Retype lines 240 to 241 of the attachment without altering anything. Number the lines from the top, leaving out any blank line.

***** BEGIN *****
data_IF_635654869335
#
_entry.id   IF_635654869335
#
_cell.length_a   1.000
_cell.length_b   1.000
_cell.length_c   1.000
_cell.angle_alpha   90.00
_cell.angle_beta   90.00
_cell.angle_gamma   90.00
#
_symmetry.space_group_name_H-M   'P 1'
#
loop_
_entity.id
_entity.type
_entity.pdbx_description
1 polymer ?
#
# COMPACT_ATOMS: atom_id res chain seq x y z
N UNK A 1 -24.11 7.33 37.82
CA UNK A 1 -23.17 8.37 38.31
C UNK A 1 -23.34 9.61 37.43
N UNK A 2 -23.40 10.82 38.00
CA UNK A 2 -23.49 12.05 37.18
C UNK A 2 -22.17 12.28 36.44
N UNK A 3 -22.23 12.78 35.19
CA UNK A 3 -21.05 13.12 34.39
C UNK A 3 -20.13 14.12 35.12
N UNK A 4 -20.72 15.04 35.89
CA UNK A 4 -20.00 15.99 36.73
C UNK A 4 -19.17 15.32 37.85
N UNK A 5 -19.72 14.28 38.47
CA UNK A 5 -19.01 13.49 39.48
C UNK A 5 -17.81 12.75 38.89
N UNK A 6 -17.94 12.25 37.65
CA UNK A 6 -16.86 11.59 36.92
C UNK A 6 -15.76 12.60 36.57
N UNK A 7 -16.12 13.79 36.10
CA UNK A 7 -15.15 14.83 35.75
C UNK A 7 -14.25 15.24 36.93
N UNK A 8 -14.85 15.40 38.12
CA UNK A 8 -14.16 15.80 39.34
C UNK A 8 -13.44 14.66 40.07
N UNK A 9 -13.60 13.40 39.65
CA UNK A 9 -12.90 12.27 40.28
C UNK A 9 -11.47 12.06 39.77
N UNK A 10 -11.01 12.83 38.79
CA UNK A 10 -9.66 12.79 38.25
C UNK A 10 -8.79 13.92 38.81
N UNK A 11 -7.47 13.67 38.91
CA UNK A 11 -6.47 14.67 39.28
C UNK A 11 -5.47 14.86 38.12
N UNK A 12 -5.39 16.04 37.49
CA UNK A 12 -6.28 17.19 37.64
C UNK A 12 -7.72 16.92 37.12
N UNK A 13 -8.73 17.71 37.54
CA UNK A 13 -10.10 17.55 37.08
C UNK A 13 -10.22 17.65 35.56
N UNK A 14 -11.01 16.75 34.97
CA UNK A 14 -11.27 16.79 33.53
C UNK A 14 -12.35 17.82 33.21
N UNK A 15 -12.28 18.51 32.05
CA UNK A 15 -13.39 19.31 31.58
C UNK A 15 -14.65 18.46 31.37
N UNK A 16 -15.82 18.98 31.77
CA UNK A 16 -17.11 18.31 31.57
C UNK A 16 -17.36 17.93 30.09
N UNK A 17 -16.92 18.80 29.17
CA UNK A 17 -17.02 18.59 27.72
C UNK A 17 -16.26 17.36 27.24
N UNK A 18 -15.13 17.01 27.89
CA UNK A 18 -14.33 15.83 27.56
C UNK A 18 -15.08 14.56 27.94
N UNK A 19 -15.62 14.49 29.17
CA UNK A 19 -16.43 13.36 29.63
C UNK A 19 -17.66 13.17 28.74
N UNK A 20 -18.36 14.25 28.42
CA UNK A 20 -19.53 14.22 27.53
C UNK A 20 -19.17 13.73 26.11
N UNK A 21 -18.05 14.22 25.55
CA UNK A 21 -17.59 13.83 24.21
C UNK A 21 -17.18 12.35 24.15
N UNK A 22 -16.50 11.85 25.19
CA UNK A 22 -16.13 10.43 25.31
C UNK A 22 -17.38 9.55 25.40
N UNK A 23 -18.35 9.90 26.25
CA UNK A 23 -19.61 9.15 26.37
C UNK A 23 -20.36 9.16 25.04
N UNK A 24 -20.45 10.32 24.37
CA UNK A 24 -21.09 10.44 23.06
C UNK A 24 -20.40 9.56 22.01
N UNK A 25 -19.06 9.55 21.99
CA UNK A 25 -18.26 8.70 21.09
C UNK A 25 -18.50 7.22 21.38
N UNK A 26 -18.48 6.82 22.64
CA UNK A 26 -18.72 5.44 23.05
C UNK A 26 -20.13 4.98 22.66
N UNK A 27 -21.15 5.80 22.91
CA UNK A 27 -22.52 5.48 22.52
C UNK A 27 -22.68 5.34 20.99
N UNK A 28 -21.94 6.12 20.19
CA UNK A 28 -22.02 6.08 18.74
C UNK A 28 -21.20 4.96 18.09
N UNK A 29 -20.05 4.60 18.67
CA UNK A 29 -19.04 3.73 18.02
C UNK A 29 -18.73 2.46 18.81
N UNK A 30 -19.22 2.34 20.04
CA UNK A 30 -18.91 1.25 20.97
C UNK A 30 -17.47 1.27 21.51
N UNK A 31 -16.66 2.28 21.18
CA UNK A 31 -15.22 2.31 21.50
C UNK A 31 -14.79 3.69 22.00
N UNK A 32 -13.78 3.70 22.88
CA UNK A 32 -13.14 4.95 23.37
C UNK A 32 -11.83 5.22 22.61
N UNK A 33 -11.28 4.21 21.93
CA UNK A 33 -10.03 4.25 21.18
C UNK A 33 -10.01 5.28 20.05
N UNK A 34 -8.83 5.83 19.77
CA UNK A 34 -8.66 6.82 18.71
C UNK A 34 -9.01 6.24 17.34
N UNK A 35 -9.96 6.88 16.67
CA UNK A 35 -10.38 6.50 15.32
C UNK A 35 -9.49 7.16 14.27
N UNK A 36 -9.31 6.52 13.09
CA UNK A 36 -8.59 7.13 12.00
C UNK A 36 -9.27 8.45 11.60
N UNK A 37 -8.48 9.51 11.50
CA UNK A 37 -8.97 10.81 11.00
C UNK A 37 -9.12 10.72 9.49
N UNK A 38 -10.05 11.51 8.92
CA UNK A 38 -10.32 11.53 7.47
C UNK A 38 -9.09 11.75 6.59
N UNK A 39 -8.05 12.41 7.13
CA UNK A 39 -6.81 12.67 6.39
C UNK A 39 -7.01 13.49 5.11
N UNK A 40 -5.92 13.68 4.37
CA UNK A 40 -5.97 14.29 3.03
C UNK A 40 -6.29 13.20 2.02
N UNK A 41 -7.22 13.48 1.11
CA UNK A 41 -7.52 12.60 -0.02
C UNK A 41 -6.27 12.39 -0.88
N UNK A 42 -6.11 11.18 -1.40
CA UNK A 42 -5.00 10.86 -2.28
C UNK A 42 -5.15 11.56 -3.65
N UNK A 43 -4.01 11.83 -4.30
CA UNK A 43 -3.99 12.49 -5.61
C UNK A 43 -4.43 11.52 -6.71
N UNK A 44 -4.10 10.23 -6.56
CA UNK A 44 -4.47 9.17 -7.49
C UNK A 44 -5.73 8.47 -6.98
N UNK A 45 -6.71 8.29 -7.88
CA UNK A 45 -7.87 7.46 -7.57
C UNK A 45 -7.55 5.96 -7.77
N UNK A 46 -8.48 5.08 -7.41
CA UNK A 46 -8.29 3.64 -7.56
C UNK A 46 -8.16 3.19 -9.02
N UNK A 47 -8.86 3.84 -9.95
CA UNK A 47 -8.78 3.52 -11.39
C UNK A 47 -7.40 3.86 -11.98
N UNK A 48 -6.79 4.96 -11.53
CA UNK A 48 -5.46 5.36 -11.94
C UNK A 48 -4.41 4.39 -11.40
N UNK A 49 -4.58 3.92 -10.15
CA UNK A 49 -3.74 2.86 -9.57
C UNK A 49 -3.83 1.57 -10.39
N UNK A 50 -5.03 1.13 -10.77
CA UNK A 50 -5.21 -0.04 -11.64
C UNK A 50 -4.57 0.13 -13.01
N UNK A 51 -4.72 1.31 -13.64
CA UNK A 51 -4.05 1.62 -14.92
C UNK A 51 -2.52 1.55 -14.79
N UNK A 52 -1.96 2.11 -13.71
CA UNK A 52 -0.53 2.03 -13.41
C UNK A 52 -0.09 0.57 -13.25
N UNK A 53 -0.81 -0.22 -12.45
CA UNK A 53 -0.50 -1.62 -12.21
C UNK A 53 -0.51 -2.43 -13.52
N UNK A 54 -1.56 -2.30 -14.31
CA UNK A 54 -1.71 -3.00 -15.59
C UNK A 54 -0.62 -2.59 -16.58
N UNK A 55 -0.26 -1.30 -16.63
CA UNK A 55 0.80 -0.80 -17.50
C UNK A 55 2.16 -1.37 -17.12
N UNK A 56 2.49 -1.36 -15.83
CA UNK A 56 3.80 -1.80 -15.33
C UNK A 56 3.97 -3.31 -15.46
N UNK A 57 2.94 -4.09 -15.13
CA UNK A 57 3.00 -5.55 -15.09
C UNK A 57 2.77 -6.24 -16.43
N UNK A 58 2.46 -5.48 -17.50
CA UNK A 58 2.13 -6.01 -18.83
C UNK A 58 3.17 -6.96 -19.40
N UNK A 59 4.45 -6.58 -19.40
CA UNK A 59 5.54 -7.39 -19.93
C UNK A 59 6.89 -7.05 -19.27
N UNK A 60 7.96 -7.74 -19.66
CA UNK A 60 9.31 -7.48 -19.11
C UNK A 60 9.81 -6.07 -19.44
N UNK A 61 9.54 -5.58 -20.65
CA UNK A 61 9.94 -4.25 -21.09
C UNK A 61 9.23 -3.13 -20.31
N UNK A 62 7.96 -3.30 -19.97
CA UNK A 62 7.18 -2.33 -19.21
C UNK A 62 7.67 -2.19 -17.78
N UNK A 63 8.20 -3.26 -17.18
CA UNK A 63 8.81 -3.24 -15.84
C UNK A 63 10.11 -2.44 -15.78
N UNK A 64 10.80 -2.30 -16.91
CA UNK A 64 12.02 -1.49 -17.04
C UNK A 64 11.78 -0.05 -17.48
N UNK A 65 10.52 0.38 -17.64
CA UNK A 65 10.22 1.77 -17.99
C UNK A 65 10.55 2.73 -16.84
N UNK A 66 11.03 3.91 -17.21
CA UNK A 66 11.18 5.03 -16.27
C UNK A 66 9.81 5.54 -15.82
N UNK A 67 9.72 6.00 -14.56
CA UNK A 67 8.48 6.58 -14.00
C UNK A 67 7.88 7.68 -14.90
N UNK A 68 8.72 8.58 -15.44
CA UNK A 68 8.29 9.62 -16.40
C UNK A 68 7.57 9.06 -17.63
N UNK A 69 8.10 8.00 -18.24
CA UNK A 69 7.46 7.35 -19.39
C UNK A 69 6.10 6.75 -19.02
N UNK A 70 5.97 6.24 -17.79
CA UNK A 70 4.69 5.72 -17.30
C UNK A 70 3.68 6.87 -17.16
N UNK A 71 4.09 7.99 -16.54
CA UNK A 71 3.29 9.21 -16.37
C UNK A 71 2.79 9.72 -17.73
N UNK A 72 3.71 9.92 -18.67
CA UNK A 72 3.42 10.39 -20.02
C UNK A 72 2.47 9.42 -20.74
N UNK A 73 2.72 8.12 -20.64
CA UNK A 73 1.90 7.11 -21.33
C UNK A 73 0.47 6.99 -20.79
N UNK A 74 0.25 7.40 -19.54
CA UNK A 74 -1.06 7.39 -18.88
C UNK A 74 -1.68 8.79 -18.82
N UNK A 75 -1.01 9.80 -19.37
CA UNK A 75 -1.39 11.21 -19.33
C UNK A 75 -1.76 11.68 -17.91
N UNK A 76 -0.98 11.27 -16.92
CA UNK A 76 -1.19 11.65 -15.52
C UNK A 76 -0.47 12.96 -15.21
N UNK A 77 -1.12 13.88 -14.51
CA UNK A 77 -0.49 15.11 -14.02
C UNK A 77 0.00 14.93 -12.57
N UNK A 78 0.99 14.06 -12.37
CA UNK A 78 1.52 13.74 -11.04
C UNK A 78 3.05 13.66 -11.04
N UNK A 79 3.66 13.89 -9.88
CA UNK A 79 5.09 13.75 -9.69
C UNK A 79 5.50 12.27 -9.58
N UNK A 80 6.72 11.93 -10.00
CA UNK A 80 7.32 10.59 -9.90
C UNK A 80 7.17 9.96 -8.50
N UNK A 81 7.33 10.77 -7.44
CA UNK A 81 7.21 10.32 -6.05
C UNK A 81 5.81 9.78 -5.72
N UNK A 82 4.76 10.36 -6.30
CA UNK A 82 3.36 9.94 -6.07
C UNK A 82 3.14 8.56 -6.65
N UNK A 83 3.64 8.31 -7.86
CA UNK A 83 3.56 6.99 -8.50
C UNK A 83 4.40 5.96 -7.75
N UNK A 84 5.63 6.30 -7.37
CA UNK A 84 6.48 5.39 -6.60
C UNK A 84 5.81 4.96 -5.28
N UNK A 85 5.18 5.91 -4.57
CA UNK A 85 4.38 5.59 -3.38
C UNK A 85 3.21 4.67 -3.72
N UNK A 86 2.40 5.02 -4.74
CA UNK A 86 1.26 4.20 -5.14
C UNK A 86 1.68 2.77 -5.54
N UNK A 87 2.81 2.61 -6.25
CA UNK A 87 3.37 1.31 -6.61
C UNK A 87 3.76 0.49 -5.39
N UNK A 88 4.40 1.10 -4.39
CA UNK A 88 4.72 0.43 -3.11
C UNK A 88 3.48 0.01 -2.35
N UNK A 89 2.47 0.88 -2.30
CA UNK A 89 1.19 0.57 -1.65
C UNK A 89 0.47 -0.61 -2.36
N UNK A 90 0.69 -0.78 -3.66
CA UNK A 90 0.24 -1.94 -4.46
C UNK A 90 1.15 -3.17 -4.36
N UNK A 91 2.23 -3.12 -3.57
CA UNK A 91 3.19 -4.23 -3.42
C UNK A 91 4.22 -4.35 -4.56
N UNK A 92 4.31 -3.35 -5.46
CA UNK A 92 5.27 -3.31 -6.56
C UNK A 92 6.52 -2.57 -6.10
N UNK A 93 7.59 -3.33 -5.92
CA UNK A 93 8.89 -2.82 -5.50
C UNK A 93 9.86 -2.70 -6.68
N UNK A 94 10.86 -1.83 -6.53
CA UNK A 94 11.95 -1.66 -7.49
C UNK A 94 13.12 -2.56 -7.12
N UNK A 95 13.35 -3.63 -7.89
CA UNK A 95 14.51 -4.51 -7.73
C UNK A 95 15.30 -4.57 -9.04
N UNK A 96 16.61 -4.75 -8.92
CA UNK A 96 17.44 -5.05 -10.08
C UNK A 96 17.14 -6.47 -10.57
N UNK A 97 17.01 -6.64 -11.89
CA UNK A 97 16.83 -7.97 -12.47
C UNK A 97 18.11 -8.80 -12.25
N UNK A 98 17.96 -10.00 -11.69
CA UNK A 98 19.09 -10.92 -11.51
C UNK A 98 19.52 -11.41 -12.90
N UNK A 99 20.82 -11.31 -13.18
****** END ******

N UNK A 74 0.25 7.40 -19.54
CA UNK A 74 -1.06 7.39 -18.88